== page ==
What do you want to do to my violins?”

That was the first thing Kenneth Slowik said to me when I cornered him at the Smithsonian Castle last month. Slowik, artistic director of the Smithsonian Chamber Music Society, had just finished performing a set of Bach sonatas in a sold-out room.

“I thought it’d be fun if I played some fiddle songs on one of your Stradivarius violins,” I said, quickly rolling out my credentials as a writer and the fiddle player for a popular local band. “I promise to be very, very careful.”

He agreed to the idea, though I wasn’t sure he meant it.

On the cab ride home, my boyfriend expressed his doubts: “If they knew how clumsy you are, they’d never let you near those instruments.”

Washington Post Express reporter Sadie Dingfelder learned the song 'Bile 'Dem Cabbage Down' as a child and got to play it on a Stradivarius violin. (The Washington Post)

Even if you’re not a classical music buff, you’ve probably heard of Stradivarius violins. Made by Italian luthier Antonio Stradivari in the 17th and 18th centuries, these violins are among the best sounding and most beautiful instruments ever made. And they aren’t cheap: One Strad, known as The Lady Blunt, set a world record when it sold for $15.9 million in 2011.

These insanely expensive instruments are often owned by philanthropists and loaned to famous musicians, who subject them to the indignities of air travel and occasionally leave them on trains or cabs. That’s why some people think they should be left safely inside museum display cases. Others feel it’s just plain wrong not to play them. The National Museum of American History splits the difference, keeping its Strads in climate-controlled lockers, but bringing them out for regular concerts in the museum.

The museum’s Strads are not your ordinary million-dollar violins. Among the collection are three of only 11 decorated Strads in existence. For instance, “the Greffuhle” (named after a famous previous owner) is inset with ivory dots and diamonds on an ebony background, and embossed with a pattern of animals, flowers and vines.

A few weeks after our run-in at the Castle, it was that very violin that Slowik handed me to play.

I was standing in front of a statue of a bare-chested George Washington at the Smithsonian Museum of American History when Slowik passed me the Greffuhle Stradivarius.

“Can I put my face on it?” I said, eyeing the multimillion-dollar instrument.

It’s not as weird of a question as it sounds. Modern violins have chin rests, so your greasy face never actually touches the instrument. That’s a 19th-century invention, though, and the Smithsonian has its Strads set up in much the same way they were originally: no chin rest and with strings made of lamb gut.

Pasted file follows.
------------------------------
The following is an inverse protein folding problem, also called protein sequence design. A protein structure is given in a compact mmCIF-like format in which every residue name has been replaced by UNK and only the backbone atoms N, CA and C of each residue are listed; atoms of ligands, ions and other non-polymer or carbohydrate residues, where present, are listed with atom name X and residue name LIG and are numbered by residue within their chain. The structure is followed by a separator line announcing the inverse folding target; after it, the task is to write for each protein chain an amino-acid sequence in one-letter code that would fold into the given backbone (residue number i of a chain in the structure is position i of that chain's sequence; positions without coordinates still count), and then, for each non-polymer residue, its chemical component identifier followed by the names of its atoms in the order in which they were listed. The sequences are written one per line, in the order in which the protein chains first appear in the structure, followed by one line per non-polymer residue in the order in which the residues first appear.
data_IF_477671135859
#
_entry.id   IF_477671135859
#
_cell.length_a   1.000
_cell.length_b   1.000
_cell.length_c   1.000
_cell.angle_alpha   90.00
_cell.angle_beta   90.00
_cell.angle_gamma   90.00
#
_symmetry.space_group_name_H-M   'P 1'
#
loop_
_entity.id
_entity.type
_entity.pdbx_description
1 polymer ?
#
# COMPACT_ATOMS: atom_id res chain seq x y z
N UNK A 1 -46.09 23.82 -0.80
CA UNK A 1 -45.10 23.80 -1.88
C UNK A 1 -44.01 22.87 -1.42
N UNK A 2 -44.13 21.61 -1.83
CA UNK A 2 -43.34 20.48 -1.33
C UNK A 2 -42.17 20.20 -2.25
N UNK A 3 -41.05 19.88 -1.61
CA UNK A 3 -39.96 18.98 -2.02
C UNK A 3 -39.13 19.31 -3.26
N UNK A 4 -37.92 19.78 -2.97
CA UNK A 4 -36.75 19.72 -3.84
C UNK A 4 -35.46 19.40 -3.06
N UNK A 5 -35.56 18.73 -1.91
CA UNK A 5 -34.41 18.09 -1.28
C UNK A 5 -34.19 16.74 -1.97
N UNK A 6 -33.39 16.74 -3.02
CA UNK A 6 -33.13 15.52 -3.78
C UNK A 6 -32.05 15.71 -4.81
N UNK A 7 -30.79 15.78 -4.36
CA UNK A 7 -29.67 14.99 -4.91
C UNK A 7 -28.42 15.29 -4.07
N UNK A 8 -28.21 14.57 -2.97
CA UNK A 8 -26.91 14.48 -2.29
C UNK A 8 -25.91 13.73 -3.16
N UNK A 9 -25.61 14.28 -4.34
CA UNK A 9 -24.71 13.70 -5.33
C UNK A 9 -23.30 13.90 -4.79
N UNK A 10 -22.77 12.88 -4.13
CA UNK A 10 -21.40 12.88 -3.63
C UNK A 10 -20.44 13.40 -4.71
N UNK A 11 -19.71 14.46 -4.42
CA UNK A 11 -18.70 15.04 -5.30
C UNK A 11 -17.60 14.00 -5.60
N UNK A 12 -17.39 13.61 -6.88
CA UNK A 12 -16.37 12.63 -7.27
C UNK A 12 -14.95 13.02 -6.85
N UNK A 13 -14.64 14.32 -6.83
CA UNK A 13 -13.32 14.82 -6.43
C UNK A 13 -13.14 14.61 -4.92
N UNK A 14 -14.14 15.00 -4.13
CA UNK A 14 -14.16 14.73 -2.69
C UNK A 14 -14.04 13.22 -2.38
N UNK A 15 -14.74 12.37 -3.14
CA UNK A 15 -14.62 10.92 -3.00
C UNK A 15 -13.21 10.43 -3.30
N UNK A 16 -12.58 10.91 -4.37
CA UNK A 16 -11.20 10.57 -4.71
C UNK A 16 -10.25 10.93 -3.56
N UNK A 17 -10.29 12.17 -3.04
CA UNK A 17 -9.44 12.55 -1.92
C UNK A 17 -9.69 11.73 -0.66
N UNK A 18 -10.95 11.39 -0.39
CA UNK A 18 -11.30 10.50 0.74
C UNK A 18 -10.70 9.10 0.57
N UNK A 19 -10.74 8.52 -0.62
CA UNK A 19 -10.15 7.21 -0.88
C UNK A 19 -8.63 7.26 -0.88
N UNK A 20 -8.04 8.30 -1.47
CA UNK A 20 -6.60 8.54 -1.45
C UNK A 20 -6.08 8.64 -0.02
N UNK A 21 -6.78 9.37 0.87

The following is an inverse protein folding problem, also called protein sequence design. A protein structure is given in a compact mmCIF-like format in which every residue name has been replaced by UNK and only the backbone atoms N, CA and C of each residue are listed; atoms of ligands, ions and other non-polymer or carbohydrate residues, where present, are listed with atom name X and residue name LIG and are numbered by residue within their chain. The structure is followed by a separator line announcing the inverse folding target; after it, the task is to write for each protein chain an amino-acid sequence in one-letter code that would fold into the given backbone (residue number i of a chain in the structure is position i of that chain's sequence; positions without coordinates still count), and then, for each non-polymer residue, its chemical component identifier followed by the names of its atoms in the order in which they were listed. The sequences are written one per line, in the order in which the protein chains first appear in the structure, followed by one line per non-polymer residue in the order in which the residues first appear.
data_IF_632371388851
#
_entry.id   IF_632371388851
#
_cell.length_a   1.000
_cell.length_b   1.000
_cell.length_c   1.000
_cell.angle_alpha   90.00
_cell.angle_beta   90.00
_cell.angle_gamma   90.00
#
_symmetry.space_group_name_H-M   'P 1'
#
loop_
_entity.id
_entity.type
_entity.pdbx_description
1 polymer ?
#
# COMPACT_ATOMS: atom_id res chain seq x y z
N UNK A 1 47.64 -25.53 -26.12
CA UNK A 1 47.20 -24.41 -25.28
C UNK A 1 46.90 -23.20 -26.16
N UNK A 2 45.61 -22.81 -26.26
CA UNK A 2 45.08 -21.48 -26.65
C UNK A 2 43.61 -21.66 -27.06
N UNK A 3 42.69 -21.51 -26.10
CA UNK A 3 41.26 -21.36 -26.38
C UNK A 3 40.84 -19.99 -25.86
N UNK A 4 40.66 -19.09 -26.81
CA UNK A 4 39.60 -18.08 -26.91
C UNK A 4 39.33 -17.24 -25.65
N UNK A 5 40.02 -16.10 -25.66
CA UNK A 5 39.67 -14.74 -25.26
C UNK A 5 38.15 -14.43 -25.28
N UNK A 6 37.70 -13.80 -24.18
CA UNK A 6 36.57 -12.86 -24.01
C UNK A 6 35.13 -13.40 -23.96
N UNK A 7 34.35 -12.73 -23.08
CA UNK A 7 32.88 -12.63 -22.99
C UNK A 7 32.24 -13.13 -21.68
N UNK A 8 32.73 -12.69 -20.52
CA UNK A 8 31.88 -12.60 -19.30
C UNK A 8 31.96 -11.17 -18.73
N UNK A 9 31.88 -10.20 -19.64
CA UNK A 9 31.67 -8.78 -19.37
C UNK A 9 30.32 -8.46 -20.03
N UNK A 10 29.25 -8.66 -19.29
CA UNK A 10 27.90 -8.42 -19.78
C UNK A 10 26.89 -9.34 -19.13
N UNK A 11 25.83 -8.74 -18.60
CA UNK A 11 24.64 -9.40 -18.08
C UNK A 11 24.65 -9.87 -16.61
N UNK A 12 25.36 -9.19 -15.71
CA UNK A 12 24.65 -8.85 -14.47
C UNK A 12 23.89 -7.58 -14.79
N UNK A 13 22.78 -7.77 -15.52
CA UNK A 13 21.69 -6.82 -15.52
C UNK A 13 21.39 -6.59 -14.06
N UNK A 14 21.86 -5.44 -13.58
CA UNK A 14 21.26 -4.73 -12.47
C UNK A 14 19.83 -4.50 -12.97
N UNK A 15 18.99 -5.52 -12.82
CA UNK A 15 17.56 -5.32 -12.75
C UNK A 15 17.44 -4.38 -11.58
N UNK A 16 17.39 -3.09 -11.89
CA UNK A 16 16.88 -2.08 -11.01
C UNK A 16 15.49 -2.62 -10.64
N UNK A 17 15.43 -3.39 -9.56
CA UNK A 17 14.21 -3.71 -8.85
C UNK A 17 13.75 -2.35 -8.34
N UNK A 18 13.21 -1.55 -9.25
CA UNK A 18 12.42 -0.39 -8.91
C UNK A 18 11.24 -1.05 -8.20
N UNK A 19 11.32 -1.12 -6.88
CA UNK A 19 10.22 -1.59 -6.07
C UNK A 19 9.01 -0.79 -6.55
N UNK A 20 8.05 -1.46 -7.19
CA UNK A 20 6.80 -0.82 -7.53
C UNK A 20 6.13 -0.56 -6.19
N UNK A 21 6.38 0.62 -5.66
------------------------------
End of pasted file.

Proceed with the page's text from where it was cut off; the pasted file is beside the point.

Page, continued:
With Slowik’s assurance, I gingerly placed my chin on the violin and played a note — an open A, the note that orchestras tune to.

It didn’t sound very good. I mean, it was OK, but there were no angels singing from heaven. Then Slowik had me move my bow slightly closer to my nose, and suddenly it was like I’d been transported from the noisy museum into a concert hall.

“Oh, wow!” I said.

Slowik explained that every note on the Strad has its own sweet spot, and so you have to constantly adjust where you put your bow (not to mention how quickly you move it, and how hard you press). That kind of technical skill is well beyond my reach, but I was still able to get some nice sounds out of the instrument. I tried a high A and the crystalline sound rang out across the museum.

A small crowd gathered, so I explained what I was doing there. “I’m not a real violinist,” I said. Rather, I was just there to find out what a fiddle tune might sound like on a Stradivarius violin.

I launched into a song I learned as a kid called “Bile ’Dem Cabbage Down,” which, I suppose, is about boiling cabbage. The refined voice of the Strad didn’t quite fit with the down-home sentiment of the song.

“Do you want to try the Tommy Jarrell fiddle for a contrast here?” said Slowik, explaining that Jarrell was a famous Appalachian fiddle player. Slowik shook the violin, and something slid around inside.

I picked up Jarrell’s fiddle and peeked cautiously inside, spotting two dried rattlesnake rattles.

Slowik noted that, before Jarrell bought it, the violin might have been used in the Civil War. It certainly looked battle-scarred, with bruises of darkened varnish and a thick layer of rosin dust.

But oh, was that ugly fiddle a joy to play! As I sawed away on it, the crowd began to dance. Couples hooked arms and do-si-do’d while I ran through every country tune I could think of. I would have kept playing all afternoon, but Slowik looked like he’d had about enough.

“I’ll take this one!” I said.

And I meant it. If I could borrow any instrument from the Smithsonian’s collection, I’d leave the beautiful Greffuhle Stradivarius for real violinists to play, and I’d take Jarrell’s rattlesnake fiddle instead. I think the Greffuhle would be fine with that: It seemed almost frustrated with me when I wasn’t able to make it sing. Like a mirror of truth, it immediately laid bare all of my musical and technical shortcomings. The fiddle, on the other hand, didn’t mind my less-than-precise playing. It just wanted to start a party. And together, we very nearly did.

More on the Smithsonian’s Strads